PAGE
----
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April 20, 2014 / 20 Nisan, 5774
At a Glance

Posts Tagged ‘budget’

Lapid’s Marie Antoinette-Style Budget

Monday, May 13th, 2013

There isn’t much  good I can say about our new finance minister’s budget, except that Yair Lapid has a lot of guts.  There’s hardly anyone, especially among those who voted for him, who likes and agrees with Lapid’s first budget.  I agree with the detractors here.  This budget makes no sense to me.

In terms of the cuts in the military, it’s outrageous, ridiculous and dangerous.   On one hand Lapid and the Israeli government still say that they want to draft pretty  much all the Haredi men, claiming the army needs them, but if the military budget is reduced, there won’t be money for that.  And that’s one of the simpler points to ponder.

With a vote in the full cabinet expected Monday on Finance Minister Yair Lapid’s budget proposal for 2013- 2014, the security cabinet met throughout the day Sunday and into the night to parse out NIS 4 billion in proposed cuts to defense spending.

I agree with Professor Ron Breiman that reducing army service will only endanger us:

Only once before in Israeli history has a similar measure been taken, and only two draft classes were able to enjoy it. I’m talking about those who were drafted in August and November of 1964 and served only two years and two months. Not long after, the quiet along Israel’s borders, since 1956, was broken and the winds of war began to blow from Egypt, Syria and Jordan. The result was the Six-Day War in 1967.
In the years following the Six-Day War — the years of the War of Attrition, the Yom Kippur War, the First Lebanon War — it was clear to everyone that there was no choice but to maintain the three-year mandatory service policy. Only in the 1990s , when the bells of “peace” rang in “the new Middle East” did country’s leaders think again about shortening military service. This time, however, the easing of the security burden was directed at the reserve army, not towards changing the three-year mandatory service policy. The reserve service cut-off was lowered to 40 years of age, the need to receive a permit for travelling abroad was cancelled, and more.

It will make a much less professional and competent IDF.

I call it a Marie Antionette budget, because it harms the poor more than the rich.  In a rare instance, I agree with Labor’s  Shelly Yacimovich.

According to her figures, after factoring in tax changes, price increases, National Insurance Institute child allotments and so forth, the bottom 10 percent of Israelis would lose a whopping 25.1% of their income while the richest decile would only lose 2.2%. The majority of the changes stemmed from proposed reductions in child allotments. “A picture arises of a heavy burden from difficult, regressive, non-egalitarian cuts that clearly hurt the poor and middle classes, primarily, and hardly touch the rich,” Yacimovich said.

I work in one of those minimum wage jobs, and none of us have any “fat” to trim from our budgets.  So, big deal if the wealthier will take fewer trips abroad or keep their cars a year or two longer.  For many of us those sorts of luxuries are just dreams.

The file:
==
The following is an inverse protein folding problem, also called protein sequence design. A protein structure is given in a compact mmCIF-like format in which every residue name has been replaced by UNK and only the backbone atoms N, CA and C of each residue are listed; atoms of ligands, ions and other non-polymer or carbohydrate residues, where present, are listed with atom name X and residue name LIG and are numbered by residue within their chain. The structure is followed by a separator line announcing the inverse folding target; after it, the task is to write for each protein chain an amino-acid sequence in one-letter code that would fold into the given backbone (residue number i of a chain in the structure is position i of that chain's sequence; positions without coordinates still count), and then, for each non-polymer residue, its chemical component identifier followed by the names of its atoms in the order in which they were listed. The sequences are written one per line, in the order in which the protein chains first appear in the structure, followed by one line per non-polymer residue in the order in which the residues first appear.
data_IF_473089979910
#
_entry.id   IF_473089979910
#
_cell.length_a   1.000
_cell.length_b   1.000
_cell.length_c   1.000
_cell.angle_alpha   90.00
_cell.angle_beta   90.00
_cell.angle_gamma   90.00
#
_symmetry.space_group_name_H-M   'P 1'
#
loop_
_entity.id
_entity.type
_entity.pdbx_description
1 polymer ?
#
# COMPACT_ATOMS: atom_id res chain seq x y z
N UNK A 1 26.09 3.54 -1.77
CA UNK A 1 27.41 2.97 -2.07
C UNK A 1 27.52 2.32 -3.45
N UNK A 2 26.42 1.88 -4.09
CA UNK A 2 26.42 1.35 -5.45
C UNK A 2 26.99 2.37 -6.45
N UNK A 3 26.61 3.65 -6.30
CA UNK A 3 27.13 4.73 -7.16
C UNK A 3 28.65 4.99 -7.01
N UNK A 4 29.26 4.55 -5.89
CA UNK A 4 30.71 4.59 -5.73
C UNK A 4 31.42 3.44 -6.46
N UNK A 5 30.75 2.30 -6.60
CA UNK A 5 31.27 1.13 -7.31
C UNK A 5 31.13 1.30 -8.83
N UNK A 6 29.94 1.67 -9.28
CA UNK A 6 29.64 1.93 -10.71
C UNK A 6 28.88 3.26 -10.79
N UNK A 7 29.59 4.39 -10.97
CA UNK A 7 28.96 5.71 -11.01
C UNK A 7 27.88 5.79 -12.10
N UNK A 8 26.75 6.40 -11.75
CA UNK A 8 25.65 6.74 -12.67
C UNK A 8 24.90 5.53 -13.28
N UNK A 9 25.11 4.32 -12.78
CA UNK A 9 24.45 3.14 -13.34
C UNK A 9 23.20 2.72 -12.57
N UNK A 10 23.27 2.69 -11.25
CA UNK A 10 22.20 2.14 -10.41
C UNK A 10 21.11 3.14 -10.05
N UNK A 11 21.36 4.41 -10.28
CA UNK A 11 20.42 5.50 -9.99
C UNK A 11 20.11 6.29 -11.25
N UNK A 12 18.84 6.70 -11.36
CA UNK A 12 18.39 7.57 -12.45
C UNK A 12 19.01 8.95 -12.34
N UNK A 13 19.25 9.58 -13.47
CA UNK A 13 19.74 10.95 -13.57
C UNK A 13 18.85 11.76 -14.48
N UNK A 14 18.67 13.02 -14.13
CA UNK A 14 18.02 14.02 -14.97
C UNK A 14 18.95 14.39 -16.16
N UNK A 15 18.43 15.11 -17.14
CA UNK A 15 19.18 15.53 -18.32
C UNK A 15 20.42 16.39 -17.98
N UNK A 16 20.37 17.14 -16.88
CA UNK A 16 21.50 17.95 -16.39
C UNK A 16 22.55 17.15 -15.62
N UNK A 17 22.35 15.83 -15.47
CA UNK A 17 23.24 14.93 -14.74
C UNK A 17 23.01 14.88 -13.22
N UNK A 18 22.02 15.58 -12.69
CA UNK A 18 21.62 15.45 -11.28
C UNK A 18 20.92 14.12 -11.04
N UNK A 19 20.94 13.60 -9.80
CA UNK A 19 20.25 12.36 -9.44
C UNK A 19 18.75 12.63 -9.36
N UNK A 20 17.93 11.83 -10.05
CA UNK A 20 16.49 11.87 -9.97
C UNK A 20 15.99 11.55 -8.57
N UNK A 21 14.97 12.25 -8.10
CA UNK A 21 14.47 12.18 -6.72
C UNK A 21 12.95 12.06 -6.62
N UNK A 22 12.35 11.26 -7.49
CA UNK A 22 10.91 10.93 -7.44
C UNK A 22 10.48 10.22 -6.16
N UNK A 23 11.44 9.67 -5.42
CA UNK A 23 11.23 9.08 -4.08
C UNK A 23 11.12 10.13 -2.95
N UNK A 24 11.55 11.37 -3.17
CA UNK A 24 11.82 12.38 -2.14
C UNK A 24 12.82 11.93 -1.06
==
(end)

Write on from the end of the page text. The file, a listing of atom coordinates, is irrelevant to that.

Visit Shiloh Musings.

ObamaCare: Don’t Believe Gov’t Projections

Wednesday, May 8th, 2013

At a recent press conference, President Obama delivered a reassuring announcement to the millions of Americans who are wary of the upcoming deluge of ObamaCare’s full implementation: “For the average American out there, for the 85 and 90 percent of Americans who already have health insurance, this thing’s already happened. And their only impact is that their insurance is stronger, better and more secure than it was before. Full stop. That’s it. They don’t have to worry about anything else.”

Well.  “Full stop.”  So that solves it.  Is everyone happy now?

The theatrics from the president are appreciated; they lighten the mood a bit.  But they’ll fall short when you don’t have health insurance and are faced with either being uninsured or joining the Medicaid rolls.  “Full stop” is actually less of an authoritative command than an indication of what will happen to many people’s insurance coverage once ObamaCare is fully implemented.  As the Wall Street Journal pointed out earlier this year, the entirety of ObamaCare’s regulatory framework will likely raise premiums in thirteen states “somewhere between 65% and 100%.”  This includes my home state of Virginia, which, even at the lowest end of the scale, would find me paying a little over $250 a month for health insurance after ObamaCare goes into high gear.  “Full stop” is what will then occur with my premium payments; but once I cancel the plan, I won’t have to worry about anything else.  So it turns out that the president is partly right.

It’s instructive to witness the inability of politicians to accurately predict their own legislative outcomes.  In 1967, Congress predicted that Medicare spending would equal only $12 billion per year by 1990 — a paltry sum.  Actual spending for that year was $110 billion, so they were slightly off the mark.  But of course, by that point, Medicare was fully entrenched in the American political system, and the notion of even modestly reforming it was off the table (it evidently continues to be off the table today).  Thus stands the ossified character of American government, and thus will likely stand ObamaCare twenty-five years from now, too.  Full stop.